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Belgians can now track coronavirus per municipality

The darker green the colour of the municipality, the higher the rate of new infections. Credit: Sciensano

This week, Belgium’s national research institute Sciensano launched a new tool with which both authorities and citizens can track the number of new infections in their municipality.

As the institute has stopped holding press conferences to announce the latest figures for new infections, hospital admissions and deaths in Belgium, it launched a tool for citizens to keep track of the situation themselves.

The presence of the coronavirus is being measured at the municipal level, based on three indicators.

The first is the “cumulative incidence calculated over 7 days,” meaning the number of new cases over the last 7 days, divided by the population of the municipality, multiplied by 100,000.

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Second is the number of consecutive days that at least one new case was reported, and third is the number of days on which the number of new cases increased compared to the previous day.

Over the last seven days, the city of Antwerp reported the most (60) new infections in absolute figures, almost four times as much as the city of Brussels, which reported the second most new infections (16).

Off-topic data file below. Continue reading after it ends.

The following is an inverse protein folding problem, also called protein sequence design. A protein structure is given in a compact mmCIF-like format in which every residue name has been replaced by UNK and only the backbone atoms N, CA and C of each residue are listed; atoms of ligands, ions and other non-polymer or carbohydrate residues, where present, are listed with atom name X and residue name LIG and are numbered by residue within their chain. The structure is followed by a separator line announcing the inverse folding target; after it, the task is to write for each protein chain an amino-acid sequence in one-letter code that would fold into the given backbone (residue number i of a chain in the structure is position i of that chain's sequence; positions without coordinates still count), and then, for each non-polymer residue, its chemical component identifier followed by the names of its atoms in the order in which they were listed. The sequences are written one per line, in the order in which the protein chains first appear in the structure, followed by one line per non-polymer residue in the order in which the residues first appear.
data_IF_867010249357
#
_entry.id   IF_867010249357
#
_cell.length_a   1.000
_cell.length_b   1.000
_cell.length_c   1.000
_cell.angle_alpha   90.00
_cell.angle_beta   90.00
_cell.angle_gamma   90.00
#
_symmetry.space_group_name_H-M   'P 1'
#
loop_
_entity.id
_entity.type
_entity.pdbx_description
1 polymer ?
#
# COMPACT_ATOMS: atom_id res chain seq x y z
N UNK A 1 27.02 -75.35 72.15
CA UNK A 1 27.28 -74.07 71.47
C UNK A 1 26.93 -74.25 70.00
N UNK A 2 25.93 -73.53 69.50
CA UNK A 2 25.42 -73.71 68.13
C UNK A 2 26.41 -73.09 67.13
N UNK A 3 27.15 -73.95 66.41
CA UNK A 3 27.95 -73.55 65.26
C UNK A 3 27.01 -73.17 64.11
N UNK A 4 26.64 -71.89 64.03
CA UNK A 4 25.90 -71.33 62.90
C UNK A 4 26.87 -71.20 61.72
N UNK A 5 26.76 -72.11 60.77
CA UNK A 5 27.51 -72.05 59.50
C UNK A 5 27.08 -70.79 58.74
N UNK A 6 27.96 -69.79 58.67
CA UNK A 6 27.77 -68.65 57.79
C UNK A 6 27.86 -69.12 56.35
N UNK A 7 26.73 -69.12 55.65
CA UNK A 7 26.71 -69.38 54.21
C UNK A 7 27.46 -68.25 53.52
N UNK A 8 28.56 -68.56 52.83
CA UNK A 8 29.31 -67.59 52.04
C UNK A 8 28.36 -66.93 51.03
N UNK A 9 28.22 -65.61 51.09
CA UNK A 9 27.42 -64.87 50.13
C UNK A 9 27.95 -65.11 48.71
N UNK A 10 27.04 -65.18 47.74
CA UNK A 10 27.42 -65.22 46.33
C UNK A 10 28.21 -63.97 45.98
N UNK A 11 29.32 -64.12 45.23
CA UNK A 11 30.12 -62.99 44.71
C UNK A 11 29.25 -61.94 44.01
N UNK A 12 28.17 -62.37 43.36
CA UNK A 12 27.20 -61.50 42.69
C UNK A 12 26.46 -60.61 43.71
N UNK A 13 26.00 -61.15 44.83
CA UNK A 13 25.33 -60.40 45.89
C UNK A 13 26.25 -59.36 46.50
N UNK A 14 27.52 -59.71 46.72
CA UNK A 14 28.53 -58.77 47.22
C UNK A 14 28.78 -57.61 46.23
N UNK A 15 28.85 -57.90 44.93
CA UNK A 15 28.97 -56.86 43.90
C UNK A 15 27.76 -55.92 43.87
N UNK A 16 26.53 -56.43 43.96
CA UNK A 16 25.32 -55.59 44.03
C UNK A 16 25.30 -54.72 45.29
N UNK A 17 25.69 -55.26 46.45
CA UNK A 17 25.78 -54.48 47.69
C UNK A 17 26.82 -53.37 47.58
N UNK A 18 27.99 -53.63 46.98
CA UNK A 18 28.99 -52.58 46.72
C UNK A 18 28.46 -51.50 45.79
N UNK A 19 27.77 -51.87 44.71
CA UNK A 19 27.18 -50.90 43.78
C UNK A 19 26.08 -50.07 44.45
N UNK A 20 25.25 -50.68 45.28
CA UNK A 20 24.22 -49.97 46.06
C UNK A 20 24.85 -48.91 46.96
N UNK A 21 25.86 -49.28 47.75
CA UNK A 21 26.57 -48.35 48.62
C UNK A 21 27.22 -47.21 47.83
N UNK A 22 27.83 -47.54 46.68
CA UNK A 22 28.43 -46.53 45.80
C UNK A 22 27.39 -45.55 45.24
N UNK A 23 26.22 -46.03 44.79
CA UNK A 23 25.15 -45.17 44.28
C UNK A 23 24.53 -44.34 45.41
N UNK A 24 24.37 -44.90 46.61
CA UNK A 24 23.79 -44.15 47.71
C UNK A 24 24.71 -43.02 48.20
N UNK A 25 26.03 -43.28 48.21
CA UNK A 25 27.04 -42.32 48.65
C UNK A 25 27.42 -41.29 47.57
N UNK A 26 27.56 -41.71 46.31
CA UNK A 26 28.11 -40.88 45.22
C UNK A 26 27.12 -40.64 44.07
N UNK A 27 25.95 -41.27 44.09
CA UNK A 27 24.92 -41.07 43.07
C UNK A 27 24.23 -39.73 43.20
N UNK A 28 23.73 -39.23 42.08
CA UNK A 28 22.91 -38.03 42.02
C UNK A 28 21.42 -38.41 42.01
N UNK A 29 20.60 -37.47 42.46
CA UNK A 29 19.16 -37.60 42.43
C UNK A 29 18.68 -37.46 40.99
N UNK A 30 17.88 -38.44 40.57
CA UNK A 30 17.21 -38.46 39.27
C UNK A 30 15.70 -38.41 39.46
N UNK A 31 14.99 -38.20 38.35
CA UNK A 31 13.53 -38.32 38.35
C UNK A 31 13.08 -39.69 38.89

However, the tool also shows that, based on population, the two cities are comparable with 11 cases in Antwerp, and 9 in Brussels.

Credit: Sciensano

Per 100,000 inhabitants, the Walloon municipality of Houffalize in the Luxembourg province, reported the most cases, with 58 over the last seven days.

“Detecting a [high number of cases] does not necessarily mean that there is actually a serious problem on the ground,” said Sciensano. “In a small municipality, for example, some new infections may cause the thresholds to be exceeded, whereas in reality, these are only isolated cases,” the institute added.

People can single out their own municipality, or any other municipality they wish, to look at the local situation.

Credit: Sciensano

At the moment, Belgium is in a transition phase in its way of reporting, according to virologist Steven Van Gucht. “The number of new infections is the most important parameter,” he said.

The tool has an alert function for local leaders to step in and take measures in case there’s a flare-up in their municipality. This function “should form a trigger for the health inspection if there would be a noteworthy number of new infections,” he added.

Look into the data in the municipality where you live here.

Maïthé Chini
The Brussels Times

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